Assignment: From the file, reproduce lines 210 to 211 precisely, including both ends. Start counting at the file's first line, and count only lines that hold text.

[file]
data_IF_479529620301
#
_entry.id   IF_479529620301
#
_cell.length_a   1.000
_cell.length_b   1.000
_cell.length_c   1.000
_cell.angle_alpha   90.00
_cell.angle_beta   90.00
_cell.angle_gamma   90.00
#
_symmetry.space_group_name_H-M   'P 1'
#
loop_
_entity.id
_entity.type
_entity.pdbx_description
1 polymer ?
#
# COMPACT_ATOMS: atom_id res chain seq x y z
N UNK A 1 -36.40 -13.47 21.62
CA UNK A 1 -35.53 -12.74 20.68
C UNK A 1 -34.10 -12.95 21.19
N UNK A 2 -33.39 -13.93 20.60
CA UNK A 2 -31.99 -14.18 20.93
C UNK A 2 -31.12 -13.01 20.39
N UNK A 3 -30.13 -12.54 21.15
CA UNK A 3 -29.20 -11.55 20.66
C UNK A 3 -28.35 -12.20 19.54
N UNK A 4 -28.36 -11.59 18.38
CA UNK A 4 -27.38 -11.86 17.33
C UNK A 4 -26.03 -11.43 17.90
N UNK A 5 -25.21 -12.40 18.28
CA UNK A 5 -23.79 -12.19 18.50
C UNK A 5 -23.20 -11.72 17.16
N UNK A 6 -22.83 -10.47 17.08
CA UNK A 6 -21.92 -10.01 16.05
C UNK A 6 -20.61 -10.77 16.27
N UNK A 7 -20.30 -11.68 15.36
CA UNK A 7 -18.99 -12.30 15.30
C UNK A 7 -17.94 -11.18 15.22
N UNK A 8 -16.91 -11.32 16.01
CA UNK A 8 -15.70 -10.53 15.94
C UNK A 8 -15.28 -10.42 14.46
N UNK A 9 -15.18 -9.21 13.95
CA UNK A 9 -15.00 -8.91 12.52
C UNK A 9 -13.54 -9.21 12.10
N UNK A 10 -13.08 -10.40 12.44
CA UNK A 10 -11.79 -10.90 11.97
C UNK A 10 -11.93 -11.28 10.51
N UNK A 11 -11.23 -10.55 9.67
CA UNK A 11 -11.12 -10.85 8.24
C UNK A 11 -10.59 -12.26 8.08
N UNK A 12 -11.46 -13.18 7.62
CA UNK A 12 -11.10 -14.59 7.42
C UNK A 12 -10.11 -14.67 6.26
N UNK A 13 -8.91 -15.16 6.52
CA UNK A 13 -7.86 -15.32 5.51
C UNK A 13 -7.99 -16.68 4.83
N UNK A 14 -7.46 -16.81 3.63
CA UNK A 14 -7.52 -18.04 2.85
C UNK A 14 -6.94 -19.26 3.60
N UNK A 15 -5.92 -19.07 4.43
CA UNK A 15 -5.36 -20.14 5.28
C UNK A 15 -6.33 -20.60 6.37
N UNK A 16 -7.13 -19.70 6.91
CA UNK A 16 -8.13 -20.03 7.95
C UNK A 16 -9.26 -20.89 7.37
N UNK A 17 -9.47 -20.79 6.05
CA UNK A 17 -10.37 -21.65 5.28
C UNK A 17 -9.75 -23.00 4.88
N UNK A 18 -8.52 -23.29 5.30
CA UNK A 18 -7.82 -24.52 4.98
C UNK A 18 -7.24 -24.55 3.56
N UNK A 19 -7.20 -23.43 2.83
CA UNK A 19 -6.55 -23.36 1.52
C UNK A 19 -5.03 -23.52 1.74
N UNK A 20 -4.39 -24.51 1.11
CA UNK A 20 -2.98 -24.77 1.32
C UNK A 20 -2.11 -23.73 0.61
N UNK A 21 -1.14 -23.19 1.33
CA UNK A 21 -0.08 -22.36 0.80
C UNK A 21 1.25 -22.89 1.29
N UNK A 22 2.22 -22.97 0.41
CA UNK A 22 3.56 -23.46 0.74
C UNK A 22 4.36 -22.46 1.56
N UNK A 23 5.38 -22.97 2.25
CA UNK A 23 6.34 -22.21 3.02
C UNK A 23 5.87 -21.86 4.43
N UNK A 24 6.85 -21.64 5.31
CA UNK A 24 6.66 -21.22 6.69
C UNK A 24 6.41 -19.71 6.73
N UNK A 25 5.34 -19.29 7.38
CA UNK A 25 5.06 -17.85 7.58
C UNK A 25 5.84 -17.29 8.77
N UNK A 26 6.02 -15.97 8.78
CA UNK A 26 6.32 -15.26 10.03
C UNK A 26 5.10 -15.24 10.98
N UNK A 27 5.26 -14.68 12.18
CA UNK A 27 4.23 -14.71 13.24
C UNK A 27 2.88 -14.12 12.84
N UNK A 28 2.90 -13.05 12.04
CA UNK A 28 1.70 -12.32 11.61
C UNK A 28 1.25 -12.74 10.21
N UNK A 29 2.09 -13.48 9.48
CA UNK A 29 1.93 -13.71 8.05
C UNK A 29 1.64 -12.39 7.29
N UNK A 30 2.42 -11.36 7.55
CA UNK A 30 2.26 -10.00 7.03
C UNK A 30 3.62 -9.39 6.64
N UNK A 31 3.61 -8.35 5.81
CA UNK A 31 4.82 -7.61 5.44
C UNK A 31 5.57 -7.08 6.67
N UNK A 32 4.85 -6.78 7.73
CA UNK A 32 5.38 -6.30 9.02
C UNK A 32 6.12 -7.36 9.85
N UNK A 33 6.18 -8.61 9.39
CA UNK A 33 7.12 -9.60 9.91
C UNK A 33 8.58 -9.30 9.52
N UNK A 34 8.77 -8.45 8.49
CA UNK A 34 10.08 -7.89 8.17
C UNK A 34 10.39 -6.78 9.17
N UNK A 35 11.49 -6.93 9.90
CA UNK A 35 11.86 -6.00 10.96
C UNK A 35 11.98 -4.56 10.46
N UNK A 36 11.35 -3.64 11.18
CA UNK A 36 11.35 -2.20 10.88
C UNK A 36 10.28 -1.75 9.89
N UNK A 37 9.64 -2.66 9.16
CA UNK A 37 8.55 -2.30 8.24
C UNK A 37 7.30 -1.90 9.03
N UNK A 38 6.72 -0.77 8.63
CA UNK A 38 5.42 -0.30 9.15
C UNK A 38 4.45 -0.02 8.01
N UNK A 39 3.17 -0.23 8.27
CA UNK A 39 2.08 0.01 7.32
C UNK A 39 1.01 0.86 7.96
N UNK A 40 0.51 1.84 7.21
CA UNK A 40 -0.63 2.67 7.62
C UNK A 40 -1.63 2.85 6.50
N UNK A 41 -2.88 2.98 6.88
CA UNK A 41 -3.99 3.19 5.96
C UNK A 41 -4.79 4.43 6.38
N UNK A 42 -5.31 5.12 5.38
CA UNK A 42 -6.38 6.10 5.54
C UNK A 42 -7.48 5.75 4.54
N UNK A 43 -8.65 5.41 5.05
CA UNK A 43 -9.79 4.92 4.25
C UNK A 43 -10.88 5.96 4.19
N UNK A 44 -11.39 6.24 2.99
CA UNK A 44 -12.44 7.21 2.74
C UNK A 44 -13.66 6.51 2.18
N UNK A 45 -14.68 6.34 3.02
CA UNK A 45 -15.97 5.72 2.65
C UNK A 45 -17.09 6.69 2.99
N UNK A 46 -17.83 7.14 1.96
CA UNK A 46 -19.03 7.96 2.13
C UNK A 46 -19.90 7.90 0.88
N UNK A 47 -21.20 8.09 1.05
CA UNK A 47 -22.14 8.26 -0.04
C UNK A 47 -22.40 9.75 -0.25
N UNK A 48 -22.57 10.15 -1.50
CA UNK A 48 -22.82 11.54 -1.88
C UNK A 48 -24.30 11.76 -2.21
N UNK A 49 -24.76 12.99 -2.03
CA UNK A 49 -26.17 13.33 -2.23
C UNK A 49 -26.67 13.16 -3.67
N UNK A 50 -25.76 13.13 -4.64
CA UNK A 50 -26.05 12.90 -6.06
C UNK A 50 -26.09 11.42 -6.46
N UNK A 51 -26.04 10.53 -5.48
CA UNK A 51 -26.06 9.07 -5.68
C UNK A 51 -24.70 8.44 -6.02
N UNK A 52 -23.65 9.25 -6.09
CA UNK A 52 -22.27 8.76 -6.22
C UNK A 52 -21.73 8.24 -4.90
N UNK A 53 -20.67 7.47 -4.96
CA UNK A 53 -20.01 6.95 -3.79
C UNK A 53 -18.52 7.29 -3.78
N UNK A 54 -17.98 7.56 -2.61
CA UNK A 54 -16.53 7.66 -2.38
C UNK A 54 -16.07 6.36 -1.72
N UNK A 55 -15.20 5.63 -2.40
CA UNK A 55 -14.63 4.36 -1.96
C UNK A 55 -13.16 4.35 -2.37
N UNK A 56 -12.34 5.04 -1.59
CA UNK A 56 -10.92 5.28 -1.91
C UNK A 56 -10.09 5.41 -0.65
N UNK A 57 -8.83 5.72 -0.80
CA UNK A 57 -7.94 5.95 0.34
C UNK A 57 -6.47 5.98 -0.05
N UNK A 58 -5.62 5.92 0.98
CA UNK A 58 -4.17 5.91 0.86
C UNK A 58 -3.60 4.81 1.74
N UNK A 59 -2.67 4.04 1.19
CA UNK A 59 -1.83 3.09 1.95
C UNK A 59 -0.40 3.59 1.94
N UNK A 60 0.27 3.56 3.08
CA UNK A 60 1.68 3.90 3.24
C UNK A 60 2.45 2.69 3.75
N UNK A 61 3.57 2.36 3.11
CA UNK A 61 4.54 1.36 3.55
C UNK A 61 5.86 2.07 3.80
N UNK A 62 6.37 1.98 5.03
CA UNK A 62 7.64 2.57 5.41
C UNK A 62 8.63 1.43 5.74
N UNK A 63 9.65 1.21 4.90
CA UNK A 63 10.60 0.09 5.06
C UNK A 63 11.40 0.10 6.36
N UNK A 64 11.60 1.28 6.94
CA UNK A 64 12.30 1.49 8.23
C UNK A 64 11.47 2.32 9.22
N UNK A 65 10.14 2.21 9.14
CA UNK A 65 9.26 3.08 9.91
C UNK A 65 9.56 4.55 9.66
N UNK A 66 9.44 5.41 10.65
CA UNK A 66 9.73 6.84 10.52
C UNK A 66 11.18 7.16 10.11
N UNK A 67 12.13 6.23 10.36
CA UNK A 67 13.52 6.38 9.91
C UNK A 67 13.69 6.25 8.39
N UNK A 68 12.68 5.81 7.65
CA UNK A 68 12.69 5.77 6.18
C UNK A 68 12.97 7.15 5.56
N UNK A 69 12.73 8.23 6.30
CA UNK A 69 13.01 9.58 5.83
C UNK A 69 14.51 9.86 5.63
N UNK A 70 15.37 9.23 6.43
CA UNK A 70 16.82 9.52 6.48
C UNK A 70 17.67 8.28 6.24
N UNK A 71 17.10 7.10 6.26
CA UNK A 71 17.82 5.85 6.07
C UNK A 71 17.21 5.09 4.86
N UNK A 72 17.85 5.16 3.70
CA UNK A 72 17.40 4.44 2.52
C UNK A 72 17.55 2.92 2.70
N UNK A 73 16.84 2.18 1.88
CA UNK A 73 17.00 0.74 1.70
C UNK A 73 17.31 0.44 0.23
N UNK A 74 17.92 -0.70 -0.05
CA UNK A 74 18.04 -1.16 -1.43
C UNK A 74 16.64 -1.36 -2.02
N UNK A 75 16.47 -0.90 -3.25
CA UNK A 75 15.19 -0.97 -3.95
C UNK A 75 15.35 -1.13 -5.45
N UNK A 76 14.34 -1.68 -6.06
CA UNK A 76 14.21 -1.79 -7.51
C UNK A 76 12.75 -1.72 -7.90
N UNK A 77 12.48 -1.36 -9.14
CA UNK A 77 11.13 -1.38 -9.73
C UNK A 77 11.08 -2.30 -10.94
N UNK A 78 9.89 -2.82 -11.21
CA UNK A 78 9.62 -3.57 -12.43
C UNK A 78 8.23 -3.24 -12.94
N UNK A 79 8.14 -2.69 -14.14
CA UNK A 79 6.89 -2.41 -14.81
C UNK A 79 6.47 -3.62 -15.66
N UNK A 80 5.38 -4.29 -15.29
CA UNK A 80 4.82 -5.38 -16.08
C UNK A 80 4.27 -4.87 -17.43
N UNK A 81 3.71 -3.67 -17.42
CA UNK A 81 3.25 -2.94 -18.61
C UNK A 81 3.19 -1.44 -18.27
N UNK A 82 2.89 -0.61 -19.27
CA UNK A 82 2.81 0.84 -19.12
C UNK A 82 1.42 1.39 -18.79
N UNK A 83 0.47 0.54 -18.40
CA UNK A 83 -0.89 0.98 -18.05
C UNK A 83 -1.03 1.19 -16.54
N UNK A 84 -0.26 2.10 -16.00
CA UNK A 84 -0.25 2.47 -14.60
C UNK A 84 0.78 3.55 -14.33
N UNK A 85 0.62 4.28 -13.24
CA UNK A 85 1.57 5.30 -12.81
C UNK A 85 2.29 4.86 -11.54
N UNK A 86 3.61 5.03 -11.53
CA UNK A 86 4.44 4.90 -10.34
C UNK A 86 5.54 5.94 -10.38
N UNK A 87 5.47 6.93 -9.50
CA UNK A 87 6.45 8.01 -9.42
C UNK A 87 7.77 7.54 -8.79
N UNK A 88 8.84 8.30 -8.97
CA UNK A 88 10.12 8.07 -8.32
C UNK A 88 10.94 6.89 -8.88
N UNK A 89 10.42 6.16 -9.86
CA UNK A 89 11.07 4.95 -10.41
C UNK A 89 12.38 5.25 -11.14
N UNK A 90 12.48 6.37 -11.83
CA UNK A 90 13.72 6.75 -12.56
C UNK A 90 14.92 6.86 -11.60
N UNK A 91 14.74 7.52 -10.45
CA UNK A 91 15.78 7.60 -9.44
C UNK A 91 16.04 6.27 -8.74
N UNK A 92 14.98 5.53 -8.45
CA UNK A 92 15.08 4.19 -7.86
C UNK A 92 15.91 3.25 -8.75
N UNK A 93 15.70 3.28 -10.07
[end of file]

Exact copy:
N UNK A 64 11.60 1.28 6.94
CA UNK A 64 12.30 1.49 8.23